Thorpe, James. the Aims and Methods of Scholarship in Modern Languages and Literature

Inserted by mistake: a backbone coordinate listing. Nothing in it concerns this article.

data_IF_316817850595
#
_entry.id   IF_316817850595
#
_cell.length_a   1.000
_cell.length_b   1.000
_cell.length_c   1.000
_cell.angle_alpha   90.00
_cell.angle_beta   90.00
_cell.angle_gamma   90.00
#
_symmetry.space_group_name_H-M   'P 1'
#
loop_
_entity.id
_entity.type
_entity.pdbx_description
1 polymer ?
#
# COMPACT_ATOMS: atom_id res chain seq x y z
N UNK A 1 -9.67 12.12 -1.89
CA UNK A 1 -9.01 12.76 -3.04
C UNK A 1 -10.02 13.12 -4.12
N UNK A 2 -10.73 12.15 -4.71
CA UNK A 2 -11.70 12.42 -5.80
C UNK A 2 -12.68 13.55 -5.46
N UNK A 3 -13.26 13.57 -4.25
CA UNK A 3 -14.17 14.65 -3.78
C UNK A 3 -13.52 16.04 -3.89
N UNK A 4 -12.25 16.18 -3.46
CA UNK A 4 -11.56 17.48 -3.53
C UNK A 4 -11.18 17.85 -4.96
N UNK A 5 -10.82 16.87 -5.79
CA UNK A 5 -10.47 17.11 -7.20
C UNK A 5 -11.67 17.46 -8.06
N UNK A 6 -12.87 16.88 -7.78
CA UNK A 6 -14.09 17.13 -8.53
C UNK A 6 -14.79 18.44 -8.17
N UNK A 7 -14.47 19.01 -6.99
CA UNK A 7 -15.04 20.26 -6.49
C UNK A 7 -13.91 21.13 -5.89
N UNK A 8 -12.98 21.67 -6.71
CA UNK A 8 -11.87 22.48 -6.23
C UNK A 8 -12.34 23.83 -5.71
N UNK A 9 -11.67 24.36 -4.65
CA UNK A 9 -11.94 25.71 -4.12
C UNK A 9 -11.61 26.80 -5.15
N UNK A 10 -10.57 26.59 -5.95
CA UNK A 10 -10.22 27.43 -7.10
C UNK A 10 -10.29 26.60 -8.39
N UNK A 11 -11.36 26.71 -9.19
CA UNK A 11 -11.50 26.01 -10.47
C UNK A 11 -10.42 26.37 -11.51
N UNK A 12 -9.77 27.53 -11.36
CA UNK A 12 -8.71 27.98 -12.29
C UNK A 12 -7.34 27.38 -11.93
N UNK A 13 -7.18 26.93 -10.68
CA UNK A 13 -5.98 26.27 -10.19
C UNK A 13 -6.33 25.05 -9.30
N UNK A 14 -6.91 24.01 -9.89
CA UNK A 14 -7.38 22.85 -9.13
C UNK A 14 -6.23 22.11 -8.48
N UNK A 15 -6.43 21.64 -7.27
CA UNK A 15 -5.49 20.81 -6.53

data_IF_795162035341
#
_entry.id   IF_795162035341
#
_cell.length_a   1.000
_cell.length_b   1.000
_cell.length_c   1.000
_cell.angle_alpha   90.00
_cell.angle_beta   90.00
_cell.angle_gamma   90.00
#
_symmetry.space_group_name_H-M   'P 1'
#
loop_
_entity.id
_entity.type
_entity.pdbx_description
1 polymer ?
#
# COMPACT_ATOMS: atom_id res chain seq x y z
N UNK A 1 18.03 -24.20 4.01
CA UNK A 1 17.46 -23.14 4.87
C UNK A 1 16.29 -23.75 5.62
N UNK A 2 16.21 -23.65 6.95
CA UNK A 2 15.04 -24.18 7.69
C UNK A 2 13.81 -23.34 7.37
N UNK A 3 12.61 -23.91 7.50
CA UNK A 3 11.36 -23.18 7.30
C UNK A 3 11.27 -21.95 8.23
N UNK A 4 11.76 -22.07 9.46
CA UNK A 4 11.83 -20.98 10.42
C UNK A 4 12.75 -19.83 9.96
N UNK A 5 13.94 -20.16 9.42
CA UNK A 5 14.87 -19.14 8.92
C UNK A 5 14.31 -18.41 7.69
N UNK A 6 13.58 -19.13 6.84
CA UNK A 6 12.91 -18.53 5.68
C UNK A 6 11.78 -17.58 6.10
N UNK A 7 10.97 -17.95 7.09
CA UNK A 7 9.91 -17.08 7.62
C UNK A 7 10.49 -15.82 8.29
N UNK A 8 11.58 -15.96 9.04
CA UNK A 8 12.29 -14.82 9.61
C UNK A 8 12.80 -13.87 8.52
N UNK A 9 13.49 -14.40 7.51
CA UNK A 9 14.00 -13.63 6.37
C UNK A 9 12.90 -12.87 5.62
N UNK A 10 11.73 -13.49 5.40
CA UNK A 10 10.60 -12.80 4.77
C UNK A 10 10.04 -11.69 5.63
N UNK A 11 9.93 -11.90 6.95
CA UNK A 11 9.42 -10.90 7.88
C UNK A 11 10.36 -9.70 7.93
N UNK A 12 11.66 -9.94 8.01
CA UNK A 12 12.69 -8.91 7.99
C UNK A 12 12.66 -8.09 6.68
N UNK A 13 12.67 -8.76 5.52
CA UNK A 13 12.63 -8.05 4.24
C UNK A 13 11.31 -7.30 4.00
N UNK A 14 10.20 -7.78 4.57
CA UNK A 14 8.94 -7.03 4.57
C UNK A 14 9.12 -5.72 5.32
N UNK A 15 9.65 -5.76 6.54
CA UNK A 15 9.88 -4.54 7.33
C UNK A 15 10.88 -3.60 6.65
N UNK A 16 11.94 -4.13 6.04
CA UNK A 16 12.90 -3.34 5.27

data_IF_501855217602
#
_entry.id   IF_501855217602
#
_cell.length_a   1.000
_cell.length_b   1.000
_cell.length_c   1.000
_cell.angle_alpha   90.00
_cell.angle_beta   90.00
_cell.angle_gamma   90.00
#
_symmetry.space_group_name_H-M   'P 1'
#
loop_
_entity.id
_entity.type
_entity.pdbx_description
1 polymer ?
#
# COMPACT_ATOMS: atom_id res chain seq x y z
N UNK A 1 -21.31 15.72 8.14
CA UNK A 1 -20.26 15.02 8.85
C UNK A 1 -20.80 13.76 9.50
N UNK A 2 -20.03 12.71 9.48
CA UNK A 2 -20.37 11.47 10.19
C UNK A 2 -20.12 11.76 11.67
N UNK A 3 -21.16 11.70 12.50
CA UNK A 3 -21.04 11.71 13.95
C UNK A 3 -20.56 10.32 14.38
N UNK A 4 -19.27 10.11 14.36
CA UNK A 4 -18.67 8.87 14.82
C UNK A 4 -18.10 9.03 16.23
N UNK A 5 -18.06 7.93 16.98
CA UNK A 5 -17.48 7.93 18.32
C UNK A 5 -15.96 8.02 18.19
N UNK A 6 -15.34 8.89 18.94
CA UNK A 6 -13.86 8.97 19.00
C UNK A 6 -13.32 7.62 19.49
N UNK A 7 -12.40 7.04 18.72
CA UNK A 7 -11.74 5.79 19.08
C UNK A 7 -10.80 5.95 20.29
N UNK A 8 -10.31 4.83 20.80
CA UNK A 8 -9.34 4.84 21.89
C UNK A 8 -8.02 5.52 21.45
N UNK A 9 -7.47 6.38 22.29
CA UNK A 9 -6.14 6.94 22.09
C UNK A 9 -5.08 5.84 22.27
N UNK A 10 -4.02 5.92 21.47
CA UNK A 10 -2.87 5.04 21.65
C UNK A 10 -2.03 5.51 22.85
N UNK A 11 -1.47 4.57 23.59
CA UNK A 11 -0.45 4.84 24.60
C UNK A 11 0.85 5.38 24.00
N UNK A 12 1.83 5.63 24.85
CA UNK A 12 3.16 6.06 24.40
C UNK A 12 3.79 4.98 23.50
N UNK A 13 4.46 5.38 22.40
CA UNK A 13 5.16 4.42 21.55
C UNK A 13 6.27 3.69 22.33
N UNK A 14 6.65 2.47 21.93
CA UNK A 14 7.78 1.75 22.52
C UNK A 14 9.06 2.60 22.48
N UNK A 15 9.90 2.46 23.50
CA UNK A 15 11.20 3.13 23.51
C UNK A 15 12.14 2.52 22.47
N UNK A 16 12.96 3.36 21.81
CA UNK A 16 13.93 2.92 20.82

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STRUCTURALISM is a theoretical paradigm emphasizing that elements of culture must be understood in terms of their relationship to a larger, overarching system or structure. It works to uncover all the structures that underlie all the things that humans do, think, perceive, and feel. Alternately, as summarized by philosopher Simon Blackburn, Structuralism is "the belief that phenomena of human life are not intelligible except through their interrelations. These relations constitute a structure, and behind local variations in the surface phenomena there are constant laws of abstract culture".[1] Structuralism originated in the early 1900s, in the structural linguistics of Ferdinand de Saussure and the subsequent Prague,[2]Moscow[2] and Copenhagen schools of linguistics. In the late 1950s and early '60s, when structural linguistics was facing serious challenges from the likes of Noam Chomsky and thus fading in importance, an array of scholars in the humanities borrowed Saussure's concepts for use in their respective fields of study. French anthropologist Claude Lévi-Strauss was arguably the first such scholar, sparking a widespread interest in Structuralism.[1] The structuralist mode of reasoning has been applied in a diverse range of fields, including anthropology, sociology, psychology, literary criticism, economics and architecture. The most prominent thinkers associated with structuralism include Lévi-Strauss, linguist Roman Jakobson, and psychoanalyst Jacques Lacan. As an intellectual movement, structuralism was initially presumed to be the heir apparent to existentialism. However, by the late 1960s, many of structuralism's basic tenets came under attack from a new wave of predominantly French intellectuals such as the philosopher and historian Michel Foucault, the philosopher and social commentatorJacques Derrida, the Marxist philosopher Louis Althusser, and the literary critic Roland Barthes.[2] Though elements of their work necessarily relate to structuralism and are informed by it, these theorists have generally been referred to as post-structuralists. In the 1970s, structuralism was criticised for its rigidity and ahistoricism. Despite this, many of structuralism's proponents, such asJacques Lacan, continue to assert an influence on continental philosophy and many of the fundamental assumptions of some of structuralism's post-structuralist critics are a continuation of structuralism.[3] THE ORIGINS OF STRUCTURALISM connect with the work of Ferdinand de Saussure on linguistics, along with the linguistics of the Prague andMoscow schools. In brief, de Saussure's structural linguistics propounded three related concepts.[1] 1. De Saussure argued for a distinction between langue (an idealized abstraction of language) and parole (language as actually used in daily life). He argued that the "sign" was composed of both a signified, an abstract concept or idea, and a "signifier", the perceived sound/visual image. 2. Because different languages have different words to describe the same objects or concepts, there is no intrinsic reason why a specific sign is used to express a given signifier. It is thus "arbitrary". 3. Signs thus gain their meaning from their relationships and contrasts with other signs. As he wrote, "in language, there are only differences 'without positive terms.'"[4] As summarized by philosopher John Searle,[5] de Saussure established that 'I understand the sentence "the cat is on the mat" the way I do because I know how it would relate to an indefinite—indeed infinite—set of other sentences, "the dog is on the mat," "the cat is on the couch," etc.' The term "structuralism" itself appeared in the works of French anthropologist Claude Lévi-Strauss. This gave rise, in France, to the "structuralist movement", which spurred the work of such thinkers as Louis Althusser, the psychoanalyst Jacques Lacan, as well as thestructural Marxism of Nicos Poulantzas. Most members of this movement did not describe...
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